Breathing is something most of us take for granted. It's an involuntary action that sustains us from the moment we're born until our last breath. However, not all breathing is created equal. While most of us naturally breathe through our noses, some individuals are habitual mouth breathers. In the medical sense, this seemingly innocuous habit and natural style of breathing can have significant consequences, particularly when it comes to sleep apnea and overall sleep quality.
Obstructive sleep apnea (OSA) and central sleep apnea are common sleep disorders that affect millions of people worldwide. Thankfully, there are numerous treatments available to help you experience a restful sleep. Many of these solutions come in the form of different types of PAP devices and PAP machines as options for overarching PAP therapy. Each of these sleep apnea treatment devices are able to address the various needs that arise from sleep apnea — it’s just about finding the right solution for you!
During that critical time in CPAP therapy when you are becoming accustomed to your air pressure, one of the most important things to get right is the fit of your new mask. It could make the difference between continuing sleep apnea treatment and giving up. The fact is, there are several types of masks for several different types of breathers and everyone takes to treatment differently. Our CPAP Mask Fitting Guide can help, as well as the practical tips and tricks below.
If you’ve owned a CPAP machine longer than a day, you’ve probably wished for a quicker and easier way to clean your supplies and accessories. CPAP cleaning machines promise to do that for you with the simple push of a button, but do these sanitizing machines really work? Will they replace regularly cleaning by hand? And which is better, ozone or UV light?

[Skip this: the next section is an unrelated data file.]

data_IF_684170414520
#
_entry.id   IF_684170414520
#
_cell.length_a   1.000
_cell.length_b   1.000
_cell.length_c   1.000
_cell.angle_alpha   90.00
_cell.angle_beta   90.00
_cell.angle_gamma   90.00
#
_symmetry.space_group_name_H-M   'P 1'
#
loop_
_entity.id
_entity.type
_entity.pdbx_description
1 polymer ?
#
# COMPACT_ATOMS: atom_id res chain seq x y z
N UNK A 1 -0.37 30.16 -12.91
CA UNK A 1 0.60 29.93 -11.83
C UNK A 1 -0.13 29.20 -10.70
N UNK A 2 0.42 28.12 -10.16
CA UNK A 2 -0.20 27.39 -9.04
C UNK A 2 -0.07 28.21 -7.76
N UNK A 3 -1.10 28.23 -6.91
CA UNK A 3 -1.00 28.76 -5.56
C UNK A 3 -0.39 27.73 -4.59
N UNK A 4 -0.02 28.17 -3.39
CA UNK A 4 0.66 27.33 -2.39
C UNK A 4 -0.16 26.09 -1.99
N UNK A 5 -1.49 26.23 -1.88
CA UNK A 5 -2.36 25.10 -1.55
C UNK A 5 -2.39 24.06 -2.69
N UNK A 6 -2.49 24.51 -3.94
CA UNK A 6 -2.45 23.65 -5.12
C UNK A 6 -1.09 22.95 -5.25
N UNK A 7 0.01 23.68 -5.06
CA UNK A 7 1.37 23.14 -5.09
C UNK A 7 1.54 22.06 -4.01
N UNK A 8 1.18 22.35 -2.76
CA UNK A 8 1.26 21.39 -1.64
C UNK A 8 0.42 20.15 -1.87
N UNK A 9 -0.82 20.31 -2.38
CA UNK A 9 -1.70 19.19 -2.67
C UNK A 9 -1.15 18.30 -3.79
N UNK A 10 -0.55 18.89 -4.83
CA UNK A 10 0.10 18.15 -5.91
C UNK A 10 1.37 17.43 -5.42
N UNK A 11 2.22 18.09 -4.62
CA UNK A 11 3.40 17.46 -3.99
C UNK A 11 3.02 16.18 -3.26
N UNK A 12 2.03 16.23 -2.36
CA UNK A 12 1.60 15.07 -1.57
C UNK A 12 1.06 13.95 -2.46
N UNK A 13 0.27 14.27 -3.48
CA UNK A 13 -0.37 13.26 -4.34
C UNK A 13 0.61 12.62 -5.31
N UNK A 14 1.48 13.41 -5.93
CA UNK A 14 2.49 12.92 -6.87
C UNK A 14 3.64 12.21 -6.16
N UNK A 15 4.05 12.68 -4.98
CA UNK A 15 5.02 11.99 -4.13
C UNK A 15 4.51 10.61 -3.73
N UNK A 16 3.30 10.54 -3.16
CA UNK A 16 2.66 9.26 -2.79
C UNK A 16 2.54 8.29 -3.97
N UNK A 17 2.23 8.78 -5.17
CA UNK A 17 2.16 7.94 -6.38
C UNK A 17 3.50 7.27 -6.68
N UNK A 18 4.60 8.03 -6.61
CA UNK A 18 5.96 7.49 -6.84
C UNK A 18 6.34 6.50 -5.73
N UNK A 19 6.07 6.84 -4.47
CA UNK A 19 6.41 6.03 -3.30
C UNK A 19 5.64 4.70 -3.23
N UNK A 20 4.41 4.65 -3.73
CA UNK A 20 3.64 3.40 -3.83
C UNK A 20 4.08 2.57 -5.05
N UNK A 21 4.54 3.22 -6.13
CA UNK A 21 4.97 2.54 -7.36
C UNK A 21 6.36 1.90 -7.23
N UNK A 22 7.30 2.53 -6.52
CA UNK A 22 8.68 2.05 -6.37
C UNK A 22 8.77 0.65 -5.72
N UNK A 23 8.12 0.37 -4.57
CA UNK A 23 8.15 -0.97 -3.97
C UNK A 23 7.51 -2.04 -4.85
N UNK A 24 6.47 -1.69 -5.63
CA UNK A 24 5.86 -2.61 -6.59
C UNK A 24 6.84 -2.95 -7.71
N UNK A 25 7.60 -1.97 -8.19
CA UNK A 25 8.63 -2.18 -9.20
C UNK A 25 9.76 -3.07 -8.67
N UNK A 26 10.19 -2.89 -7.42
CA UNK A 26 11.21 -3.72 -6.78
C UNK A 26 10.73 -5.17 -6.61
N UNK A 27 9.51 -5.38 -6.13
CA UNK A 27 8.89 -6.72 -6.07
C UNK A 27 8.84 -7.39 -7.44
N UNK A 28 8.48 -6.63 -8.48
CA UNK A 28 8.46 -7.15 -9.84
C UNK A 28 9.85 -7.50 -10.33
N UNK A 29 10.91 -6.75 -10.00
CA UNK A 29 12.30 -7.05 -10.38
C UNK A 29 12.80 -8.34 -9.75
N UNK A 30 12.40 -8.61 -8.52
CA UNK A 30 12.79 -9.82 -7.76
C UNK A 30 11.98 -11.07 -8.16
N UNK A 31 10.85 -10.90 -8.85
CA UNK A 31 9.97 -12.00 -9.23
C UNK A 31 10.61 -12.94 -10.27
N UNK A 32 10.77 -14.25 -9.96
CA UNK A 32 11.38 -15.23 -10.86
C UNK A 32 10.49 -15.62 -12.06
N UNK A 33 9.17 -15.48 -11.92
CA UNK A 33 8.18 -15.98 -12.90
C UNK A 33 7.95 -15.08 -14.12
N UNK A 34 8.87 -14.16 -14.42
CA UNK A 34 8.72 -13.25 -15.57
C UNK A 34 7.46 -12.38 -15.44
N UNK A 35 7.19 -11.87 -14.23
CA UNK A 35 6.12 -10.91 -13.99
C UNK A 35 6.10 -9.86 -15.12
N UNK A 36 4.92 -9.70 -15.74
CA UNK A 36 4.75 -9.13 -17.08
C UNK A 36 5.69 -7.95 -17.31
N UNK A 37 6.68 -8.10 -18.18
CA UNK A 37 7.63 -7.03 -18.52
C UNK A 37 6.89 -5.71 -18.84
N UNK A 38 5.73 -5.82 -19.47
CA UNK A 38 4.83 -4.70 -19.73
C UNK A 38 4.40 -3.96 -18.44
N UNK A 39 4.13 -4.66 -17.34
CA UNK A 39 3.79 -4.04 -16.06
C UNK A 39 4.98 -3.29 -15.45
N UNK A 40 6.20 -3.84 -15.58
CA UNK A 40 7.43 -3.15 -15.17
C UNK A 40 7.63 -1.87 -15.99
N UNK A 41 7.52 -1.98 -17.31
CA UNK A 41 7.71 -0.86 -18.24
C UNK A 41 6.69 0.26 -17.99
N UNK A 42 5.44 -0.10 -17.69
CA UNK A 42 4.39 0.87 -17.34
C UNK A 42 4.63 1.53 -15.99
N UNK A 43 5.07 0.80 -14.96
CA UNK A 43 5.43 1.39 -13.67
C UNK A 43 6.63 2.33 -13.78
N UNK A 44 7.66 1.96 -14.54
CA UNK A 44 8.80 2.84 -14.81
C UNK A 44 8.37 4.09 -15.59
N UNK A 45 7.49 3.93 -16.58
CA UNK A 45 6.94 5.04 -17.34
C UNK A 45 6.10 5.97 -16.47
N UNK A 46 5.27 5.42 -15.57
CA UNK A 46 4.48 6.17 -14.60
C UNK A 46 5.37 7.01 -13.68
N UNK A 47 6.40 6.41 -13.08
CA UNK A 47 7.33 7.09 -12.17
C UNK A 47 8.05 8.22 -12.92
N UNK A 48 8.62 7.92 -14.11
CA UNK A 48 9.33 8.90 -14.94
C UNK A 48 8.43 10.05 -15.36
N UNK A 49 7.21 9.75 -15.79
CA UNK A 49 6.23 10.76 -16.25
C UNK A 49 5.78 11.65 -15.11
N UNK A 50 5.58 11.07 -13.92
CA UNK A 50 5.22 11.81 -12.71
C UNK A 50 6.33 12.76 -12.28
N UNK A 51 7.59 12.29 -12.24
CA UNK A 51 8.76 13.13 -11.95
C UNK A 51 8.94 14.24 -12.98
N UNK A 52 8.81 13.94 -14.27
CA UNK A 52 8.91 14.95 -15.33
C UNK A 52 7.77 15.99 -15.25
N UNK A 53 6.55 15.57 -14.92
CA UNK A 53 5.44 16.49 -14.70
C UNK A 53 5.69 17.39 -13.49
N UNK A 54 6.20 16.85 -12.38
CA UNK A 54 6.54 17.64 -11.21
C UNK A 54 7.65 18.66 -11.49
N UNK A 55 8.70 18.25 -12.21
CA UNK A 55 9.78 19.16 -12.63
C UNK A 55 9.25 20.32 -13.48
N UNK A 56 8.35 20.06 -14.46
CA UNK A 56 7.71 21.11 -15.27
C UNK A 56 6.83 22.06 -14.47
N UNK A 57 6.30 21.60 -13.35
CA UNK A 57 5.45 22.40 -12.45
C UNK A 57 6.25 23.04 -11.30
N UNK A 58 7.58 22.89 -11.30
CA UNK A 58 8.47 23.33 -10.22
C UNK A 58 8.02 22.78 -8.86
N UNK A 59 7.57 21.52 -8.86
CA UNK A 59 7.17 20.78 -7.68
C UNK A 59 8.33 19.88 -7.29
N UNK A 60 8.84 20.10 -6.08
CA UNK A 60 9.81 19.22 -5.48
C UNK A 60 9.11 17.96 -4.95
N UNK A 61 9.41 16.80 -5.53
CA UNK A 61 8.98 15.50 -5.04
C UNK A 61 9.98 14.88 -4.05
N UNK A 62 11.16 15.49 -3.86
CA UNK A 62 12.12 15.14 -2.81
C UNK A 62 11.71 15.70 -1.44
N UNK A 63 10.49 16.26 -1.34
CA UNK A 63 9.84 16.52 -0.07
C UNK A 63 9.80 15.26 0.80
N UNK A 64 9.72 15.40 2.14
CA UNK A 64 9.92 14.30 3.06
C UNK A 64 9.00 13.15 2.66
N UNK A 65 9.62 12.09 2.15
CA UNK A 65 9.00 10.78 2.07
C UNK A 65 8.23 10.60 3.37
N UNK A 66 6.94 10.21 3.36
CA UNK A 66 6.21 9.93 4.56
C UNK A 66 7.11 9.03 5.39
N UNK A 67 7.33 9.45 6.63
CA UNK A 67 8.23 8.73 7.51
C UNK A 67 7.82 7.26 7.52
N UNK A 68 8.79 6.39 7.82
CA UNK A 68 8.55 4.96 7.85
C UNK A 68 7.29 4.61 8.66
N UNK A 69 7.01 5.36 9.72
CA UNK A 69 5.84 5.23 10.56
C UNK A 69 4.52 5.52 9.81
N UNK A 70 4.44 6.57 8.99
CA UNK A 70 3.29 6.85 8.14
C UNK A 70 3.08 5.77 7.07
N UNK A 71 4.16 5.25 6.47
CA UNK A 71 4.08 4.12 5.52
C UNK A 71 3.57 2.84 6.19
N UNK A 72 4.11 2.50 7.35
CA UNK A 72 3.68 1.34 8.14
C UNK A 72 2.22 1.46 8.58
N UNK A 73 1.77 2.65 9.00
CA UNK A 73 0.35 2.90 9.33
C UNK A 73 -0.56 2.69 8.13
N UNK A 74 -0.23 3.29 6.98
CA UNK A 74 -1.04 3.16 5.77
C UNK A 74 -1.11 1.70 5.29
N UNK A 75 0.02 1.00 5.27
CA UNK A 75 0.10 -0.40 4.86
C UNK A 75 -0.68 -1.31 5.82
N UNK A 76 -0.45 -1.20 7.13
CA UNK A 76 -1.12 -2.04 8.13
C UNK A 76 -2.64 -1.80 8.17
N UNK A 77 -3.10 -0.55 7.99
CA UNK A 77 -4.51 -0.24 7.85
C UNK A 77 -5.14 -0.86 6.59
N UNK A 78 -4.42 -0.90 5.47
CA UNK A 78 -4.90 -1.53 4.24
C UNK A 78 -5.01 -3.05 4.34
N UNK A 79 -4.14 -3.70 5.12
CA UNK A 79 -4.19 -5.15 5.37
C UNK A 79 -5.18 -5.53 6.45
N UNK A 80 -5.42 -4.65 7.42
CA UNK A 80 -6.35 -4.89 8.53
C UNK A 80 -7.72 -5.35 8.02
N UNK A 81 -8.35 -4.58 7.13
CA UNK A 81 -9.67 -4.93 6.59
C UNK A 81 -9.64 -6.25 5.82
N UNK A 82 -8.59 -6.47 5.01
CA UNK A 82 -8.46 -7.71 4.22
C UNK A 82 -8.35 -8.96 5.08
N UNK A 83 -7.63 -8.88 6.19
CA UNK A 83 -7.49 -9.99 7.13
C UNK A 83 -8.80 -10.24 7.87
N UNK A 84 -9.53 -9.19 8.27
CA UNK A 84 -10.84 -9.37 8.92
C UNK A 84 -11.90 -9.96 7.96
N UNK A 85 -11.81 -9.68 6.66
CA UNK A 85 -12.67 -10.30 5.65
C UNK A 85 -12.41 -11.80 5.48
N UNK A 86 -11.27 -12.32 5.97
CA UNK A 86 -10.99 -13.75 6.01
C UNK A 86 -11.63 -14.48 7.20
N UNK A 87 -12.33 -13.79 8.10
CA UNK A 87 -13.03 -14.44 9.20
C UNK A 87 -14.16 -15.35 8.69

Today, we’ll answer some of your biggest questions about CPAP cleaners, and who really needs one. Then if you decide a CPAP cleaner is right for you, read on to explore the best CPAP cleaners available in 2022!
One of the most common questions our patients ask is “what is the difference between CPAP and BiPAP?” Both machines use positive airway pressure (PAP) therapy to keep your airways open while you sleep. Both can can be used with a full face mask, nasal mask, and nasal pillows. Yet for some, the difference between the two is the key to better sleep.
If CPAP therapy just isn't working for you, a BiPAP could be the solution you need. Keep reading to find out if BiPAP therapy is right for you.
If you’ve been diagnosed with obstructive sleep apnea and prescribed continuous positive airway pressure (CPAP) therapy, you’ll find there’s a lot of mask styles to choose from. CPAP therapy is a full-time commitment, and getting a well-fitting mask will make all the difference when it comes to consistent, effective treatment. Luckily, we carry all types of cpap masks that are designed with comfort and functionality in mind. Sleeping position is one of the first things to consider. Let's take a look at how it affects the type of mask that will work best for you.
Whether you’re flying, driving, or hiking, traveling with your continuous positive airway pressure (CPAP) device takes a little extra preparation. You may even find yourself tempted to skip your CPAP therapy while on the road. But even one night without your CPAP machine can bring back exhausting sleep apnea symptoms– ruining your trip with daytime fatigue, headaches, and irritability. Luckily, we’ve put together answers to some of your most common questions and some helpful tips to turn traveling with a CPAP into smooth sailing.
There are three main types of CPAP masks - full face masks, nasal masks, and nasal pillow masks. Each of the three mask options has the same basic components: mask frame, headgear, and cushion. Since the CPAP mask is the interface between you and your CPAP machine, it needs to provide a comfortable fit. Otherwise you’ll be less likely to keep it on all night and your obstructive sleep apnea (OSA) treatment will be less effective. Don’t worry, the best CPAP mask for you is out there, read on to find out how to find it.
When you have been diagnosed with obstructive sleep apnea (OSA), the next step in your treatment will be to get set up with a PAP device (the gold standard for sleep apnea treatment). There are different types of PAP machines, each with slightly different functionalities. Let’s dive into the types of machines available and how they treat sleep apnea.